Powerful Potatoes

Potato-Based Powder Stops Bleeding Instantly


Potatoes may soon replace bandages as the first line of defense against minor cuts and scrapes. Research shows a new potato-based powder can stop bleeding immediately and may also make surgery safer by reducing transfusions and their associated risks. 

The novel blood-clotting agent, known in medical terms as a hemostat, is made from purified potato starch that's been refined into a fine powder. Researchers say the small, micro-particles act like tiny sponges that soak up water and blood plasma at the source of the bleeding, whether it's a wound on the skin or internal bleeding during surgery.

By reducing blood loss during surgery, researchers say the risks associated with blood transfusions may also be lowered through use of this new product.

Study author Mark Ereth, MD, of the Mayo Clinic in Rochester, Minn., presented the findings of a new study of the hemostat today at the annual meeting of the American Society of Anesthesiologists in Orlando. The FDA approved the product for use late last year.

In the study, researchers tested how well the substance stopped bleeding in 30 volunteers with small incisions (cuts) on their forearm. When the topical substance was applied with pressure at the site of the cut, bleeding stopped immediately in 77% of the cases. People who did not receive the powder bled for about six minutes.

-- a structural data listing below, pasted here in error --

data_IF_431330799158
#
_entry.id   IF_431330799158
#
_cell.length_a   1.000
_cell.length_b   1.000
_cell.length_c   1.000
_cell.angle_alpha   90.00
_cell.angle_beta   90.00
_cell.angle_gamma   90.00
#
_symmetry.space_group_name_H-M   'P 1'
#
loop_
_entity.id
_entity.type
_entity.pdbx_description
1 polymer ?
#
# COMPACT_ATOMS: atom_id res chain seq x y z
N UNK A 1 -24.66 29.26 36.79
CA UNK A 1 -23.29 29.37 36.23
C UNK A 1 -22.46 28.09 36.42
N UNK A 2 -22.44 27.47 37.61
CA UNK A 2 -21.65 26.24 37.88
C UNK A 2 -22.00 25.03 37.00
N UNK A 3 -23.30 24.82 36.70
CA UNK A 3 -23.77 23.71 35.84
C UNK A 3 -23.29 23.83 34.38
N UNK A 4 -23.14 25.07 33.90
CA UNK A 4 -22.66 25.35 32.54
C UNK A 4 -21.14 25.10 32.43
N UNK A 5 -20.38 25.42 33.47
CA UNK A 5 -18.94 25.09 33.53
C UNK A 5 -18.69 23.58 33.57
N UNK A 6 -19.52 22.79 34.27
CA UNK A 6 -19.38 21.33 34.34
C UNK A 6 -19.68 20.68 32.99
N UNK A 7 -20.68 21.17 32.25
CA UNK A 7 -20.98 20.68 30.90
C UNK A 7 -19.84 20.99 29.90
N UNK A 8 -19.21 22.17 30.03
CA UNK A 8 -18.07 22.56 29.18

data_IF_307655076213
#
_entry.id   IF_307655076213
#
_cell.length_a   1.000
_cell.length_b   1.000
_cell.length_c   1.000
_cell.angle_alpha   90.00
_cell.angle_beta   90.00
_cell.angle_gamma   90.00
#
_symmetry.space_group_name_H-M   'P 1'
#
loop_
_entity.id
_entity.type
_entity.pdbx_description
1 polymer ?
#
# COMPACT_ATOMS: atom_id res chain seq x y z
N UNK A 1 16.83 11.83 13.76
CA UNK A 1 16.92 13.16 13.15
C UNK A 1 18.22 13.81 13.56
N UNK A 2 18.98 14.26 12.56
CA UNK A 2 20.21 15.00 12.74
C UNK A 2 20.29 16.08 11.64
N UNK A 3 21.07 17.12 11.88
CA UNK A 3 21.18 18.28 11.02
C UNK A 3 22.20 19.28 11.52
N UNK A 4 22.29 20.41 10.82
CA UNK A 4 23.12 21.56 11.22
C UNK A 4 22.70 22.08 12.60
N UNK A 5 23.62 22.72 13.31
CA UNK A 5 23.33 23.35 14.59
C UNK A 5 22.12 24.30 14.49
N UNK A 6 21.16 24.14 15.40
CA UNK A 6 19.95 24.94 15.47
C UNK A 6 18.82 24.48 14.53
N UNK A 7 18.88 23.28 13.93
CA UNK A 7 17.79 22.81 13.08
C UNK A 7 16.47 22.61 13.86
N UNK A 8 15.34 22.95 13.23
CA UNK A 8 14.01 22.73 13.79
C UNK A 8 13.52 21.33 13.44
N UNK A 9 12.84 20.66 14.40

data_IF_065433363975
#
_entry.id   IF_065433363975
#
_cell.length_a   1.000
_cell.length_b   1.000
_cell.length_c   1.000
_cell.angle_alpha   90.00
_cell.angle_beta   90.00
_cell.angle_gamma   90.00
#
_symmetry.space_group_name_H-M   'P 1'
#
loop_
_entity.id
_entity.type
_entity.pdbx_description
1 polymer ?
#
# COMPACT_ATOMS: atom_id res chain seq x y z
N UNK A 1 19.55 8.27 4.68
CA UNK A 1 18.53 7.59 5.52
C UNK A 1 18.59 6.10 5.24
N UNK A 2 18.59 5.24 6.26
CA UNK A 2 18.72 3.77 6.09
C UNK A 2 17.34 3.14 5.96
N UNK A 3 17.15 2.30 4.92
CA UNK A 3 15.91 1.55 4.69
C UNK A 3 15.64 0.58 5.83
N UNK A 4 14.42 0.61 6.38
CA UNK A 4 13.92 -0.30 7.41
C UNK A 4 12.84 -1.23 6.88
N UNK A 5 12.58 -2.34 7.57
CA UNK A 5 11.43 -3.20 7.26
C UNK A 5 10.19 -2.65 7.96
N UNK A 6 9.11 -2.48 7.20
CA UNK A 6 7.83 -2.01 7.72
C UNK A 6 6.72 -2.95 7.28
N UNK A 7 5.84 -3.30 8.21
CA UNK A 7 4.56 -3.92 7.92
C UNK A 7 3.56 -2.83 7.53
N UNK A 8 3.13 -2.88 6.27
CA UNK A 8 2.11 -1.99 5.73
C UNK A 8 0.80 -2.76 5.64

"Of the many topical hemostats developed over the past 40 years, none has had as small a side effect profile as this one," says Ereth in a news release. Because the substance is made from purified potato starch, it is less likely to cause an allergic reaction than other, animal-derived products. He says the starch product is also much less expensive than other blood-clotting agents.

Ereth says the potato-based powder may be especially valuable on the battlefield by allowing medical personnel to quickly stop bleeding -- without the need to apply continuous pressure -- and freeing them up to treat other urgent injuries.

Researchers say more studies are planned to test the effectiveness of the hemostat on patients having surgeries of the heart, spleen, and kidney.
Source: Jennifer Warner, my.webmd.com/printing/article/1685.53549

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